To assess the physical activity levels of pregnant women and to examine the characteristics associated with the practice of exercise and the activities of daily living during pregnancy.
For this cross-sectional study, 1,279 women were recruited within 72 hours postpartum. They were interviewed about their socio-demographic data and obstetric history and were administered self-report questionnaires about exercise and daily physical activities during pregnancy. Data on the current pregnancy, labor, delivery, and newborn outcomes were collected from participants’ medical records. To analyze factors related to the practice of exercise, we used the student t-test, X², and odds ratio (OR), with a corresponding 95% confident interval (CI), followed by a multiple logistic regression. The significance level was 5%.
Compared to the pre-pregnancy period, the prevalence of physical activity among participants was lower throughout pregnancy (20.1%) (p = 0.01). Half of the women interrupted practicing physical exercise due to pregnancy. The lowest prevalence of exercise was observed in the first (13.6%) and third trimesters (13.4%). Less than half of women received exercise guidance during prenatal care meetings (47.4%). Walking was the most commonly reported exercise, followed by water aerobics. Factors positively associated with exercise practice were higher educational level (OR= 1.82; CI 95% 1.28–2.60), primiparity (OR=1.49; CI 95% 1.07–2.07), exercising before pregnancy (OR= 6.45; CI 95% 4.64–8.96), and exercise guidance during prenatal care (OR=2.54; CI 95% 1.80–3.57). Mildly intense exercise and domestic activities were most frequently reported among pregnant women. There were no differences in maternal and perinatal outcomes between active and sedentary pregnant women.
The findings indicate that promoting physical activity remains a priority in public health policy, and women of childbearing age, especially those planning a pregnancy, should be encouraged to adopt an exercise routine or maintain an active lifestyle during pregnancy in order to avoid sedentary- and obesity-associated risks.
Citation: Nascimento SL, Surita FG, Godoy AC, Kasawara KT, Morais SS (2015) Physical Activity Patterns and Factors Related to Exercise during Pregnancy: A Cross Sectional Study. PLoS ONE10(6): e0128953. https://doi.org/10.1371/journal.pone.0128953
Academic Editor: Anne Croy, Queen's University, CANADA
Received: January 12, 2015; Accepted: May 1, 2015; Published: June 17, 2015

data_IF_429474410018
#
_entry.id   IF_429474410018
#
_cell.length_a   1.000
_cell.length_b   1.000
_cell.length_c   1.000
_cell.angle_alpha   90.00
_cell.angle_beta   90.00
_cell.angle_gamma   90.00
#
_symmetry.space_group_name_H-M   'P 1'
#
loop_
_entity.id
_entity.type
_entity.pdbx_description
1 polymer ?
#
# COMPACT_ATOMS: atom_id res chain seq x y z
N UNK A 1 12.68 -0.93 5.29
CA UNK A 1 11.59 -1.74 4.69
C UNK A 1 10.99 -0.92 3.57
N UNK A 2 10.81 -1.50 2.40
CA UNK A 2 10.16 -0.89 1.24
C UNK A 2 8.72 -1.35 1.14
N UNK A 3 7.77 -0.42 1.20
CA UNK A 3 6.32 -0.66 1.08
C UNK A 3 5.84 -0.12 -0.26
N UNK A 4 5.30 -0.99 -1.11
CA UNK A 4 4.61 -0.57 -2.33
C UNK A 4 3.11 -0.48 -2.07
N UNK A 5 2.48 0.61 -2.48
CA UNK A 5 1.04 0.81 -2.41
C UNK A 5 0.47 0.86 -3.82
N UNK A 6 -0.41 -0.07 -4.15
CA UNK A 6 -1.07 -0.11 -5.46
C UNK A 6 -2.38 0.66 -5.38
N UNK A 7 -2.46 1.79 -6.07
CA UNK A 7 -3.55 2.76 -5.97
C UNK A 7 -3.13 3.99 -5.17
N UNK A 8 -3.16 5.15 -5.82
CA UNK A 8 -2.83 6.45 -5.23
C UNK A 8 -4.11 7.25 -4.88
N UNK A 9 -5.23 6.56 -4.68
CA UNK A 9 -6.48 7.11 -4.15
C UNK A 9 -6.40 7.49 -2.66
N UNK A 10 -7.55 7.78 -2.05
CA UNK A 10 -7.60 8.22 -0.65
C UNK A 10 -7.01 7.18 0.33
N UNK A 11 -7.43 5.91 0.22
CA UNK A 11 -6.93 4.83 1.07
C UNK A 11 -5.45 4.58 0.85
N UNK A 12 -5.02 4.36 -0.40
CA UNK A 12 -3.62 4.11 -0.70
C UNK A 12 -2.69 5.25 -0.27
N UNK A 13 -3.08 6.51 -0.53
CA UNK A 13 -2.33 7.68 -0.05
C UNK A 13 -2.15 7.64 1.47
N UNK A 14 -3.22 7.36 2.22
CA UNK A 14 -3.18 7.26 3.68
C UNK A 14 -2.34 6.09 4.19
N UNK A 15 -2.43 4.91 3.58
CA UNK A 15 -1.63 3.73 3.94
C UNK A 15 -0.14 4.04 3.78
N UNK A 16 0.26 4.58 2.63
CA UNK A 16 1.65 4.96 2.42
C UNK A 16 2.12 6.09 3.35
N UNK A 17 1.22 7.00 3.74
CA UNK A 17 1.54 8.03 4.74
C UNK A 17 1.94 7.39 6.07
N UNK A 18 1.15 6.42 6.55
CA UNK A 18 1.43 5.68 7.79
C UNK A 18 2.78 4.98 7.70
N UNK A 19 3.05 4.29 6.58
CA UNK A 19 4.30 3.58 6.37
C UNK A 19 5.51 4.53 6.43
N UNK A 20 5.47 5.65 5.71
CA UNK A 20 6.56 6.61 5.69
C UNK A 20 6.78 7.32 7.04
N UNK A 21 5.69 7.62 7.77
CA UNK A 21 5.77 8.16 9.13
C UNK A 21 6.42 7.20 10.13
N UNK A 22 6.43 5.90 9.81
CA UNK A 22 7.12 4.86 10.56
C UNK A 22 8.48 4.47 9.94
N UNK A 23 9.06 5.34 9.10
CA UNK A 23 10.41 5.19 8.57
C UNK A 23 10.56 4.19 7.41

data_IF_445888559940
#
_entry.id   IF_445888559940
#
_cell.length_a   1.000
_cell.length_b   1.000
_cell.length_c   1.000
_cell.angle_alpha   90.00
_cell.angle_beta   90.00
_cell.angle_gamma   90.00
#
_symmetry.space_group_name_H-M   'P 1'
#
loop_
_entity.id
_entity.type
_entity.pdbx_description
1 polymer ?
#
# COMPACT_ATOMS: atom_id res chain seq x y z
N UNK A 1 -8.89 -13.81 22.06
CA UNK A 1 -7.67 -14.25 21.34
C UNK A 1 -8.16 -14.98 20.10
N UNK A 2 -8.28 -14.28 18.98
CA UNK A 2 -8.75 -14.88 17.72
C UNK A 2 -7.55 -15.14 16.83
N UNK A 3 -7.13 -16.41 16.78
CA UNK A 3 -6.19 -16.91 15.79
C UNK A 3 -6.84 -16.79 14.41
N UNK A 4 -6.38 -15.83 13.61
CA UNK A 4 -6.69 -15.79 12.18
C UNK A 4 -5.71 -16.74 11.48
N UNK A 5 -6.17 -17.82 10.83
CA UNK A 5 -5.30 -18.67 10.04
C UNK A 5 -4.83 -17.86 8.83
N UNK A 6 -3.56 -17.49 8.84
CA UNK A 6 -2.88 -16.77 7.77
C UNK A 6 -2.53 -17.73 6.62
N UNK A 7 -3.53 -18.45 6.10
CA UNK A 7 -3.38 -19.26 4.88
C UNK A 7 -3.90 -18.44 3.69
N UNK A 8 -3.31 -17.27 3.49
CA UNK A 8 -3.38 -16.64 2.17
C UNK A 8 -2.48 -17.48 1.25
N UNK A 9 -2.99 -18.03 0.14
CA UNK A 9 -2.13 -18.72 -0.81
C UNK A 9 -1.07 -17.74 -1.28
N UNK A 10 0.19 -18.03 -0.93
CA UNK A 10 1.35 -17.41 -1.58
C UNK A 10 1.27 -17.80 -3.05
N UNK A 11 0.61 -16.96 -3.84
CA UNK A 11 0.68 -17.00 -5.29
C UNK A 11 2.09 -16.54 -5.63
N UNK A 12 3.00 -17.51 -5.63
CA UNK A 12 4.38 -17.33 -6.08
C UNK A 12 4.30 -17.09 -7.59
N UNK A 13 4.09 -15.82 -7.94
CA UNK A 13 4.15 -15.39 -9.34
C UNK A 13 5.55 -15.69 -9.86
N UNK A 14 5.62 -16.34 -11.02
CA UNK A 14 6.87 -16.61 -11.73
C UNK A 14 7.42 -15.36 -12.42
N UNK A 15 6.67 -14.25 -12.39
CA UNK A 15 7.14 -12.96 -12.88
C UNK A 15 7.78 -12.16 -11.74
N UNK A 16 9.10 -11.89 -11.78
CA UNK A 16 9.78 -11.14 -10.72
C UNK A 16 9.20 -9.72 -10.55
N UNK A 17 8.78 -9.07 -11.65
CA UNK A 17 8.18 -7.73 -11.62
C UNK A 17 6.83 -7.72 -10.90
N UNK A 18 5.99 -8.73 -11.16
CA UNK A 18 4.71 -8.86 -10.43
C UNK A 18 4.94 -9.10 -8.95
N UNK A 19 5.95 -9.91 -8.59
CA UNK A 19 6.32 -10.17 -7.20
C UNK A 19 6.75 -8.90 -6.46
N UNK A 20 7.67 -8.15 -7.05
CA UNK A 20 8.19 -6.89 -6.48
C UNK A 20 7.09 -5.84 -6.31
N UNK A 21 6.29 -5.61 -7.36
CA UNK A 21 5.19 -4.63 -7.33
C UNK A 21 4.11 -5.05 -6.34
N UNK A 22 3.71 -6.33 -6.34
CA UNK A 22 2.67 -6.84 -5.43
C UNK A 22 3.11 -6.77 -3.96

Copyright: © 2015 Nascimento et al. This is an open access article distributed under the terms of the Creative Commons Attribution License, which permits unrestricted use, distribution, and reproduction in any medium, provided the original author and source are credited
Data Availability: All relevant data are within the paper and its Supporting Information files.
Funding: The publication costs were supported by Fundacão de Amparo à Pesquisa do Estado de São Paulo (FAPESP), process number: 2015/09474-0. The funders had no role in study design, data collection, analysis, decision to publish, or preparation of the manuscript.
Competing interests: The authors have declared that no competing interests exist.
It is well established in the literature that an active lifestyle produces health benefits, especially for the prevention of chronic degenerative diseases . For most pregnant women, exercise is not only safe for fetal health but is also associated with numerous maternal health benefits, including the prevention and control of gestational diabetes, control of excessive weight gain, reduction of lower back pain complaints, and positive effects on maternal mental health and quality of life [2–5]. Therefore, regular exercise is recommended for all healthy pregnant women. Those who were active before pregnancy and those who were sedentary but want to begin some activity during pregnancy can practice physical activity, provided that they engage in activities of moderate intensity and avoid those that present a risk of falling or abdominal trauma [6,7].
The consensus that physical activity is not harmful to pregnancy and is important for health and wellness has led some women to choose to stay active during pregnancy. However, the literature indicates that most pregnant women do not practice any form of exercise and tend to decrease their level of physical activity, including household and occupational activities [8–11]. Pregnant women have cited discomfort during exercise, fear of harm to the fetus, and a history of abortion or infertility treatments as reasons for reducing physical activity [12–14]. Among socio-demographic factors, lower educational level and income, greater number of children at home are most frequently associated with reduced physical activity .
Studies in different populations have produced mixed results, depending on the method used to assess the prevalence and intensity of exercise [16–19]. Among pregnant Brazilian women, earlier studies found high physical inactivity rates during pregnancy, leading to a completely sedentary lifestyle in the third trimester of pregnancy [8–10].
Brazil is a huge country, with large regional differences, social inequalities, and socio-economic and demographic changes. Although life expectancy has grown longer, it has been accompanied by increased rates of chronic diseases and obesity, including among reproductive-age women, which is majority of the population of women. Considering the priority to increase physical activity levels in the general population, it is necessary to study the actual status of physical activity in different groups and the factors related to its practice. In the case of pregnant women, interest is increased by this especially important moment in a woman’s life, which can have effects on her health in the future.